Kyle Hemmings: Manga Girls Need Love (Fireball)

Kyle Hemmings: Manga Girls Need Love (Fireball)

 
Manga Girls Need Love! {Fireball}
 
The scientists say that a giant fireball is aiming towards our little island city and will kill all of us in approximately 72 hours and 42 minutes. When it hits, it will have three times the destructiveness of the Nagasaki bomb. Plans at evacuations have been made, but many of us are refusing to leave. Maybe because we are so far from everything and we have grown too accustomed to our small and busy city island. Maybe because we feel that after surviving storms and radiations from foreign wars, a radiation that has drifted here—death would not be the worst thing. Many of us have grown apathetic to loss and pain. I know I have. My girlfriend committed suicide.
Her name was Matsuko. Her name is Matsuko.
She still lives inside my head.
Before Matsuko took her life, her life as a flimsy girl falling out of windows just to see who would catch her—-she said the moon was falling.
I said that was impossible.
No, she said, she kept seeing a trailing light at night from very far away. She said it was having an effect on her co-workers at the office. Many, she said, handed in assignments late, or called in sick. She said if you drive to the sea you will see how much higher the waves are. She said lovers are taking risks, are not using protection. She said fathers are becoming bipolar. Sons are not returning home. Mothers cry at the slightest annoyance.
Don’t you see? Shogo, she said, the moon will soon flatten us.
Several days later, Matsuko jumped head-first from the highest floor of the building she worked at. One witness said it was one of the most beautiful dives he ever saw.
I look up at the night sky. I imagine a distant trail of what must be gases—-orange, copper, blue, yellow, red, and purple. The fireball.
Taken together, the colors are what I feel about Matsuko.

*
We all have ways of dealing with the end. Some of us have escaped. Some of us have quit our jobs and do nothing but skateboard down steep streets. Some of us return to our first passions: stamp collecting, finger painting, building sandcastles. Some of us stretch our arms, jump from roofs, and pretend we can hang glide. Some of us do nothing but watch the sky.
I go to the clubs. I love to dance. When the fireball hits, I will be dancing.
My favorite club is the one Matsuko loved, dancing to Techno and EuroBeat until dawn. It’s called Toto’s Wish. The dance floor is always dark and in the long mirror that lines the walls, under the flash of strobe lights, you can see yourself as a fireball.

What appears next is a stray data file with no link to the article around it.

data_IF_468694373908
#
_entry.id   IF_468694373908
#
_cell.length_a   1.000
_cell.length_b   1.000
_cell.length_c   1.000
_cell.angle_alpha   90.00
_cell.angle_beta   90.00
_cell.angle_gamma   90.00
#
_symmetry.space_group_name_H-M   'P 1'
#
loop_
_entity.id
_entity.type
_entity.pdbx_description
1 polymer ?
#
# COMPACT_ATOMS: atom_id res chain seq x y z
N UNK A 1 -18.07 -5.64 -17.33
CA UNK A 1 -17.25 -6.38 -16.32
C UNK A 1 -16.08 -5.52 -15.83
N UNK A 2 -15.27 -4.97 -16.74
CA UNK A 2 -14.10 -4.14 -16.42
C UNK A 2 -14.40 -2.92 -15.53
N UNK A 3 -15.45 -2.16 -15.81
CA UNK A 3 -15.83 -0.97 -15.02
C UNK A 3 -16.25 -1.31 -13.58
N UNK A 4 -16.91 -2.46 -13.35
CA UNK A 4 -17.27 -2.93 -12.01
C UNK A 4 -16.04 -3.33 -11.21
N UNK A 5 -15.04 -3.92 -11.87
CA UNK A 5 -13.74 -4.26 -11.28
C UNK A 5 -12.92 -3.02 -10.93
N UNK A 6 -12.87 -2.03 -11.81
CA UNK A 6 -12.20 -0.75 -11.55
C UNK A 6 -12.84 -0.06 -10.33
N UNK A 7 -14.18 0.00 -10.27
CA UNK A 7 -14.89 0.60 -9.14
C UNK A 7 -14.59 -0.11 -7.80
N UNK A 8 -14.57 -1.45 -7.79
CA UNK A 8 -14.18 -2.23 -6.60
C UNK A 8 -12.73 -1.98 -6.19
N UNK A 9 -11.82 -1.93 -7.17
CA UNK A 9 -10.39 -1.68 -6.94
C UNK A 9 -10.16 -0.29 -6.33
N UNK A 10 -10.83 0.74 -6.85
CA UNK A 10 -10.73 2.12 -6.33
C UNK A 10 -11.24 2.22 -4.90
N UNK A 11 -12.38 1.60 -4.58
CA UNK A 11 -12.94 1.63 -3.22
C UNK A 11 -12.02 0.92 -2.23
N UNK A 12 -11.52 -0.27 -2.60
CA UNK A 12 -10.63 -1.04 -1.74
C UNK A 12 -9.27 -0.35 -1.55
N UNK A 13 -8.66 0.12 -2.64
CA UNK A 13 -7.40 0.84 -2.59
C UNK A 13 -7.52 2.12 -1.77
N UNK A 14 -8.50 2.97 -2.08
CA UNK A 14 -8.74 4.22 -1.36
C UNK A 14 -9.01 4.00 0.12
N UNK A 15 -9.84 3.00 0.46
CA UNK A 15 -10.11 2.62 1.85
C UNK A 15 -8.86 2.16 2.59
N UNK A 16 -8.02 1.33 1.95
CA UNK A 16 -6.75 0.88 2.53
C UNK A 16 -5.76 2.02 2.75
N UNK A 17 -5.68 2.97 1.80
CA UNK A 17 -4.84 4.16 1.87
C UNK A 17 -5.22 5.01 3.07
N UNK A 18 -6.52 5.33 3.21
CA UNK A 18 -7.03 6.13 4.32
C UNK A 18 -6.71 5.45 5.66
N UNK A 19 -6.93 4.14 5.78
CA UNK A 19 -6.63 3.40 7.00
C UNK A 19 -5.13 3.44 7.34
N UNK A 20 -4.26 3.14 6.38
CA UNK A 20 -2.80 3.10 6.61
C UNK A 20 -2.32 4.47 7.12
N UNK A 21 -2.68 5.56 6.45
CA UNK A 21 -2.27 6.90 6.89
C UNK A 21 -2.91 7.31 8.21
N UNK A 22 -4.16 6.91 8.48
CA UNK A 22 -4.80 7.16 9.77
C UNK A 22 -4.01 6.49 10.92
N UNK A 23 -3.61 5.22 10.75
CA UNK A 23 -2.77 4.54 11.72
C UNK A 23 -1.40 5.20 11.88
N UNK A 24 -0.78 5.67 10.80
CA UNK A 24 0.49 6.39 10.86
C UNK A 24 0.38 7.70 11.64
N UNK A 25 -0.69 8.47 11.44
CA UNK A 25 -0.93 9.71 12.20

Some of us dress as drum-playing clowns, or as schoolgirls, or as the latest movie stars in rehab. Some of us wear gas masks and carry false grenades.
I know most of the faces here. I know so little about the lives. They are all young and lost and in and out of love the way Mitsuko and I were. Mitsuko used to joke that as a couple–we are half-formed.
And lately, I’ve been seeing a Ghost-Girl dancing, swerving, gyrating between couples. She’s always alone. Sometimes she smiles at me or taunts me with her svelte pale figure.
Whenever I approach, she either dances away or disappears. I ask some of the clubbers about her. A girl who dresses like Britney Spears says she is the ghost of an old friend of hers who died from a brain tumor. The radiation, you know?
A punk with spiked hair, dressed in black leather and holed sneakers says it’s the ghost of a girl who died in the accident. He was driving drunk. He says he will keep walking great distances and dancing all night, as if any of this will bring her back.
As for me, whenever I see Ghost-Girl, I think—-Matsuko, You’ve come back to dance with me.
I imagine it’s a full moon coming closer.

*
Over the radio, a scientist announces that the fireball will wipe us out in approximately 42 hours and 17 minutes.

*
We have this little routine we do at Toto’s Wish. Sometime past midnight, when we are all hot and sweaty and drunk on our fourth or fifth Fuzzy Eyeball, the DJ, whose face no one ever sees, stops the music. We all freeze with eyes closed. I can hear some giggle. We are all supposed to make a wish. Tonight, my wish is for the lights to go back on. And they do.
The DJ plays more mixes of Trance and old Hip Hop, and Ghost-Girl is performing perfect spins, lizard lunges and moon walks. Dance with me, I cry out to her. She smiles, opens her arms, and dances through me.

*
The Fireball will annihilate us in approximately 15 minutes and 20 seconds.

*
In my room of old walls, of fading posters of rock stars, of red and orange shag carpets, of unwashed jeans folded over chairs, Matsuko is telling me how empty she’s been feeling lately. She says she feels so sorry for this little island-city of people. She says she dreams in white flash. She says she wants a dog or cat, but can’t afford the closeness. She says the best way to die is to melt while holding hands.
She says she is going to fall out of my window.
I tell her that I’m tired of catching her.

*
The fireball will land in approximately 20 seconds.

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I’m dancing with Ghost-Girl. We are alive in each other’s eyes. She’s a reckless spinner. I’m so giddy to dub-step. The lights are flashing yellow, blue, orange, red, and copper versions of us. Then, they go out.
We stand still. I keep my eyes open.
Ghost-Girl smiles, turns into a solid girl, then, goes up in flames.
I touch the fire.
Matsuko, I say, we are fireballs.
 
 
Copyright ©2012, by Kyle Hemmings. All Rights Reserved.
 
Kyle Hemmings is the author of several chapbooks of poetry and prose: Avenue C, Cat People, and Anime Junkie (Scars Publications). His latest e-books are You Never Die in Wholes from Good Story Press and The Truth about Onions from Good Samaritan. He lives and writes in New Jersey.
 
 

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